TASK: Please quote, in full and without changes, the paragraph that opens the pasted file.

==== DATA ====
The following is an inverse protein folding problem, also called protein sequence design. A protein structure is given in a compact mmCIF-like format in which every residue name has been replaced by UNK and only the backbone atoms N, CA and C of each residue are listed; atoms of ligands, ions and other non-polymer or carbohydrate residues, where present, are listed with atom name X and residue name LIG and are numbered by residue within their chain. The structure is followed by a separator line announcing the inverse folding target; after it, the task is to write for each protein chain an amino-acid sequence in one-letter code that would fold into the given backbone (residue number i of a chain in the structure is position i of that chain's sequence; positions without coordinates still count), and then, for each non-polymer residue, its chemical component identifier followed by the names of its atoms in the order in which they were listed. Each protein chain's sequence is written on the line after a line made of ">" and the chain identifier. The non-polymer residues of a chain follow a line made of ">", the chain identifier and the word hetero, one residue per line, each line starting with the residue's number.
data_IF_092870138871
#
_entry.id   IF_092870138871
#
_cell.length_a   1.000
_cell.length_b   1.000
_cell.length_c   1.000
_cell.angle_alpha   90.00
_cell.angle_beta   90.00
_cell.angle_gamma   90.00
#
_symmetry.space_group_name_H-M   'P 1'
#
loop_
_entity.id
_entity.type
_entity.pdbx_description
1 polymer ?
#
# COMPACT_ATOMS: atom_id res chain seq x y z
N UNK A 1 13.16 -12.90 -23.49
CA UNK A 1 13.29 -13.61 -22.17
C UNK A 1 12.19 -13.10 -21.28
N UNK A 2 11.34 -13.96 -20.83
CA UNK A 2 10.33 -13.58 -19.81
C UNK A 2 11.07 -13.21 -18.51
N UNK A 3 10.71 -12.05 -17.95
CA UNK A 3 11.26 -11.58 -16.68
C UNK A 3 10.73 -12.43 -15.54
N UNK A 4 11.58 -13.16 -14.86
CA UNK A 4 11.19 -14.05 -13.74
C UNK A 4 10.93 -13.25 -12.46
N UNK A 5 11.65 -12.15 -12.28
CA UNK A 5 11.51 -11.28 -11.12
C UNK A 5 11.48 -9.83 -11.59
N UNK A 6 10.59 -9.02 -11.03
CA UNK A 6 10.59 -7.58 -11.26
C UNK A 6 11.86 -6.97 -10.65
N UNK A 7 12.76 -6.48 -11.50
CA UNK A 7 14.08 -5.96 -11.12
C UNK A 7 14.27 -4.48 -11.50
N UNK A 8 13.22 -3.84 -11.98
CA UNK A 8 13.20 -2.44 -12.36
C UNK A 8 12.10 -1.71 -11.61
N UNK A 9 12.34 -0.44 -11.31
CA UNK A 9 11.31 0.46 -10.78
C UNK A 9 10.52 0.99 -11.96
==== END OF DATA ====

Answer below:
The following is an inverse protein folding problem, also called protein sequence design. A protein structure is given in a compact mmCIF-like format in which every residue name has been replaced by UNK and only the backbone atoms N, CA and C of each residue are listed; atoms of ligands, ions and other non-polymer or carbohydrate residues, where present, are listed with atom name X and residue name LIG and are numbered by residue within their chain. The structure is followed by a separator line announcing the inverse folding target; after it, the task is to write for each protein chain an amino-acid sequence in one-letter code that would fold into the given backbone (residue number i of a chain in the structure is position i of that chain's sequence; positions without coordinates still count), and then, for each non-polymer residue, its chemical component identifier followed by the names of its atoms in the order in which they were listed. Each protein chain's sequence is written on the line after a line made of ">" and the chain identifier. The non-polymer residues of a chain follow a line made of ">", the chain identifier and the word hetero, one residue per line, each line starting with the residue's number.